1911 Encyclopædia Britannica/Pescara, Fernando Francesco Davalos, Marquis of
PESCARA, FERNANDO FRANCESCO DAVALOS, Marquis of (1489-1525), Italian condottiere, was born at Naples, his family being of Spanish origin. Rodrigo (Ruy) Lopez Davalos, his great-grandfather, a noble of Toledo, who had taken an active part in the civil wars of Castile in the reign of John II. (1407-1454), had been driven into exile, and died at Valencia. Iñigo (Ignatius), his son, entered the service of Alphonso of Aragon and Naples, followed his master to Italy, and there, making an advantageous marriage with a lady of the family of Aquino, was created marquis of Pescara. His son Alphonso, who succeeded him in the marquisate, married a lady of the Sicilian branch of the Spanish family of Cardona, and when he was treacherously killed, during a French invasion of Naples, his only son Fernando, or Ferrante, was a child in arms. At the age of six the boy was betrothed to Vittoria Colonna (q.v.), daughter of the general Fabrizio Colonna, and the marriage was celebrated in 1509. His position as a noble of the Aragonese party in Naples made it incumbent on him to support Ferdinand the Catholic in his Italian wars. In 1512 he commanded a body of light cavalry at the battle of Ravenna, where he was wounded and taken prisoner by the French. Thanks to the intervention of one of the foremost of the French generals, the Italian J. J. Trivulzio, who was his connexion by marriage, he was allowed to ransom himself for 6000 ducats. He commanded the Spanish infantry at the battle of La Morta, or Vicenza, on the 7th of October 1513. It was on this occasion that he called his men before the charge to take care to step on him before the enemy did if he fell. From the battle of Vicenza in 1513, down to the battle of La Bicocca on the 29th of April 1522, he continued to serve in command of the Spaniards and as the colleague rather than the subordinate of Prosper Colonna. It was only by the accident of his birth at Naples that Pescara was an Italian. He considered himself a Spaniard, spoke Spanish at all times, even to his wife, and was always surrounded by Spanish soldiers and officers. His opinion of the Italians as fighting men was unfavourable and was openly expressed. After the battle of La Bicocca Charles V. appointed Prosper Colonna commander-in-chief Pescara, who considered himself aggrieved, made a journey to Valladolid in Spain, where the emperor then was, to state his own claims. Charles V., with whom he had long and confidential interviews, persuaded him to submit for the time to the superiority of Colonna. But in these meetings he gained the confidence of Charles V. His Spanish descent and sympathies marked him out as a safer commander of the imperial troops in Italy than an Italian could have been. When Francis I. invaded Italy in 1524 Pescara was appointed as lieutenant of the emperor to repel the invasion. The difficulties of his position were very great, for there was much discontent in the army, which was very ill paid. The tenacity, patience and tact of Pescara triumphed over all obstacles. His influence over the veteran Spanish troops and the German mercenaries kept them loyal during the long siege of Pavia. On the 24th of February 1525 he defeated and took prisoner Francis I. by a brilliant attack Pescara's plan was remarkable for its audacity and for the skill he showed in destroying the superior French heavy cavalry by assailing them in flank with a mixed force of harquebusiers and light horse. It was believed that he was dissatisfied with the treatment he had received from the emperor, and Girolamo Morone, secretary to the duke of Milan, approached him with a scheme for expelling French, Spaniards and Germans alike from Italy, and for gaining a throne for himself. Pescara may have listened to the tempter, but in act he was loyal. He reported the offer to Charles V. and put Morone into prison. His health however had begun to give way under the strain of wounds and exposure, and he died at Milan on the 4th of November 1525. Pescara had no children; his title descended to his cousin the marquis del Vasto, also a distinguished imperial general.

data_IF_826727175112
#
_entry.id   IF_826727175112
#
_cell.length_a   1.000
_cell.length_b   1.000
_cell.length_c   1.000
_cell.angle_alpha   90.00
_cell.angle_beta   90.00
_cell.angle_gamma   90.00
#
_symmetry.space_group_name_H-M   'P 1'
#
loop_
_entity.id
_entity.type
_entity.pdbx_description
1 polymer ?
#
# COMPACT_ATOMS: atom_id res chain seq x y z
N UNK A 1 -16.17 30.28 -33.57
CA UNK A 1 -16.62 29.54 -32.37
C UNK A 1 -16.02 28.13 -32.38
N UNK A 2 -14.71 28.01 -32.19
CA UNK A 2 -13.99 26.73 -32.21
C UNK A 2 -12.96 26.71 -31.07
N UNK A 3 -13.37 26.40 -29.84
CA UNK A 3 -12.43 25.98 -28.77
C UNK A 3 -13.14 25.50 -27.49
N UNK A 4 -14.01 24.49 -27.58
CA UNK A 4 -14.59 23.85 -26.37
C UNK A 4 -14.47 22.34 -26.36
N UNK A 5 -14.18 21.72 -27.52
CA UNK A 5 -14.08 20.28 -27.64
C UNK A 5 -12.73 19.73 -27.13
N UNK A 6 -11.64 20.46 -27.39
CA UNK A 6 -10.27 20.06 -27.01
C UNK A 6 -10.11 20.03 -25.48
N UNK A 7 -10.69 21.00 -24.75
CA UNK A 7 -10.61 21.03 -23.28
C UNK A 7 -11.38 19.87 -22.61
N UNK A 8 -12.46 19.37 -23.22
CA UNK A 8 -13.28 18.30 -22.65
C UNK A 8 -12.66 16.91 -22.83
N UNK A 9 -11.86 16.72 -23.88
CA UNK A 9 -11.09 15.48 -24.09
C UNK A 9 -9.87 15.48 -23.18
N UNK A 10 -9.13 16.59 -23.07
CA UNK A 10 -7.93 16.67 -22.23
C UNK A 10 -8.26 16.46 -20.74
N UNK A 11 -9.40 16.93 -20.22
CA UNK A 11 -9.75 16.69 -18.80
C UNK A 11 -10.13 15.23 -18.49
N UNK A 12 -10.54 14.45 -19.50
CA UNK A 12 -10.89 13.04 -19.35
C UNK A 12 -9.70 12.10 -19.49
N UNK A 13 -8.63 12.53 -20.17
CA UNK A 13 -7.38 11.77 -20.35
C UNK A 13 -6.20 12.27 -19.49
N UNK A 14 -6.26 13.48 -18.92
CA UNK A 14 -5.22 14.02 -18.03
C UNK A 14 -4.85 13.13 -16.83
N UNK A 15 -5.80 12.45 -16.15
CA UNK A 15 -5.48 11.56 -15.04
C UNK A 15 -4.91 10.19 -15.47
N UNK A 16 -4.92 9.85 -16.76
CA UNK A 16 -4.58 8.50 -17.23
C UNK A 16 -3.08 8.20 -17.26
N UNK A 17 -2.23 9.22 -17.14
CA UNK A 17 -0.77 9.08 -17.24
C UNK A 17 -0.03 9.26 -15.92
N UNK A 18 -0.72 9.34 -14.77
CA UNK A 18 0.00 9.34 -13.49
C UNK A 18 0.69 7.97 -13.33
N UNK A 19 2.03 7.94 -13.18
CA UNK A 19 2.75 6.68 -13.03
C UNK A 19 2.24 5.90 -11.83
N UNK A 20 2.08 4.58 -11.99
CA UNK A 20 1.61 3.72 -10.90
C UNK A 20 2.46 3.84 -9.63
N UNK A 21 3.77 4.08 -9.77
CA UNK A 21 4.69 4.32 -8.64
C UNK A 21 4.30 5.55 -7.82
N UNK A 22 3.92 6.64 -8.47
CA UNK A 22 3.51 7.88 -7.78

Authorities.—The life of Pescara was written in Latin by Paolo Giovio, and is included in the Vitae illustrium vivorum, printed at Basel 1578. Giovio's Latin Life was translated by L. Domenichi, the translator of his other works, and published at Florence, 1551. The Spanish Historia del fortissimo y prudentissimo capitan Don Hernando de Avalos, by El Maestro P. Vallés (Antwerp, 1553), is also a translation of Giovio. See also Mignet, Rivalité de François Ier et de Charles Quint (Paris, 1875), which gives references to all authorities. (D. H.)